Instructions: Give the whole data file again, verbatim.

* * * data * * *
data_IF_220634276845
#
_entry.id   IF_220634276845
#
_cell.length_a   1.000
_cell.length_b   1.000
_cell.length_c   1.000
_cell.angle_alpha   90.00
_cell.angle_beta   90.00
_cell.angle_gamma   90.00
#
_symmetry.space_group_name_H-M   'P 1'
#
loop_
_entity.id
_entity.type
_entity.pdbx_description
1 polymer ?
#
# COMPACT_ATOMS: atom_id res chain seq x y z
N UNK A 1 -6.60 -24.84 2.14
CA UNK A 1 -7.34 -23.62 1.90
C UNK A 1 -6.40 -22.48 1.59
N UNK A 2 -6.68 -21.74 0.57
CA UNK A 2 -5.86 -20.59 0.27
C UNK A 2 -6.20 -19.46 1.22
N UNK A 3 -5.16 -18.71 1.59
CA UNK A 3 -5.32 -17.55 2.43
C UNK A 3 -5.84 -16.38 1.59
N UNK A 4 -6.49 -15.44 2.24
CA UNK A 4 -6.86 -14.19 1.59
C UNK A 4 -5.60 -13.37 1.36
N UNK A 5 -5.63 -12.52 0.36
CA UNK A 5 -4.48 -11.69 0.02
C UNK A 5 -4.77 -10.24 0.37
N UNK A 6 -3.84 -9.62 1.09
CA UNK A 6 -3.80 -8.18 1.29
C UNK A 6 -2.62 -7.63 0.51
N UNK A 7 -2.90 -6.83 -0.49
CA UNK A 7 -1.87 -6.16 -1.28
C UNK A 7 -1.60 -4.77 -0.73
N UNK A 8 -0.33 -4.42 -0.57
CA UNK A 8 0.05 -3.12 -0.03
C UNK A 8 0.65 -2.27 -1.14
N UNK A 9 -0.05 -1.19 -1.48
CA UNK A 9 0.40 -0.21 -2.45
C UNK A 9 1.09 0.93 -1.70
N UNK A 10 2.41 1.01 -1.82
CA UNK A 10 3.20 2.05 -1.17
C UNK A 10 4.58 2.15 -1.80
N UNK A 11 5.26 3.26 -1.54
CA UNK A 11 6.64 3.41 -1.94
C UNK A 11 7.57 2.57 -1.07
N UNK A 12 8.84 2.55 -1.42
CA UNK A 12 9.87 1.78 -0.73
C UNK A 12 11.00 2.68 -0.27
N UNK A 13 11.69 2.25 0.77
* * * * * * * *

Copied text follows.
data_IF_220634276845
#
_entry.id   IF_220634276845
#
_cell.length_a   1.000
_cell.length_b   1.000
_cell.length_c   1.000
_cell.angle_alpha   90.00
_cell.angle_beta   90.00
_cell.angle_gamma   90.00
#
_symmetry.space_group_name_H-M   'P 1'
#
loop_
_entity.id
_entity.type
_entity.pdbx_description
1 polymer ?
#
# COMPACT_ATOMS: atom_id res chain seq x y z
N UNK A 1 -6.60 -24.84 2.14
CA UNK A 1 -7.34 -23.62 1.90
C UNK A 1 -6.40 -22.48 1.59
N UNK A 2 -6.68 -21.74 0.57
CA UNK A 2 -5.86 -20.59 0.27
C UNK A 2 -6.20 -19.46 1.22
N UNK A 3 -5.16 -18.71 1.59
CA UNK A 3 -5.32 -17.55 2.43
C UNK A 3 -5.84 -16.38 1.59
N UNK A 4 -6.49 -15.44 2.24
CA UNK A 4 -6.86 -14.19 1.59
C UNK A 4 -5.60 -13.37 1.36
N UNK A 5 -5.63 -12.52 0.36
CA UNK A 5 -4.48 -11.69 0.02
C UNK A 5 -4.77 -10.24 0.37
N UNK A 6 -3.84 -9.62 1.09
CA UNK A 6 -3.80 -8.18 1.29
C UNK A 6 -2.62 -7.63 0.51
N UNK A 7 -2.90 -6.83 -0.49
CA UNK A 7 -1.87 -6.16 -1.28
C UNK A 7 -1.60 -4.77 -0.73
N UNK A 8 -0.33 -4.42 -0.57
CA UNK A 8 0.05 -3.12 -0.03
C UNK A 8 0.65 -2.27 -1.14
N UNK A 9 -0.05 -1.19 -1.48
CA UNK A 9 0.40 -0.21 -2.45
C UNK A 9 1.09 0.93 -1.70
N UNK A 10 2.41 1.01 -1.82
CA UNK A 10 3.20 2.05 -1.17
C UNK A 10 4.58 2.15 -1.80
N UNK A 11 5.26 3.26 -1.54
CA UNK A 11 6.64 3.41 -1.94
C UNK A 11 7.57 2.57 -1.07
N UNK A 12 8.84 2.55 -1.42
CA UNK A 12 9.87 1.78 -0.73
C UNK A 12 11.00 2.68 -0.27
N UNK A 13 11.69 2.25 0.77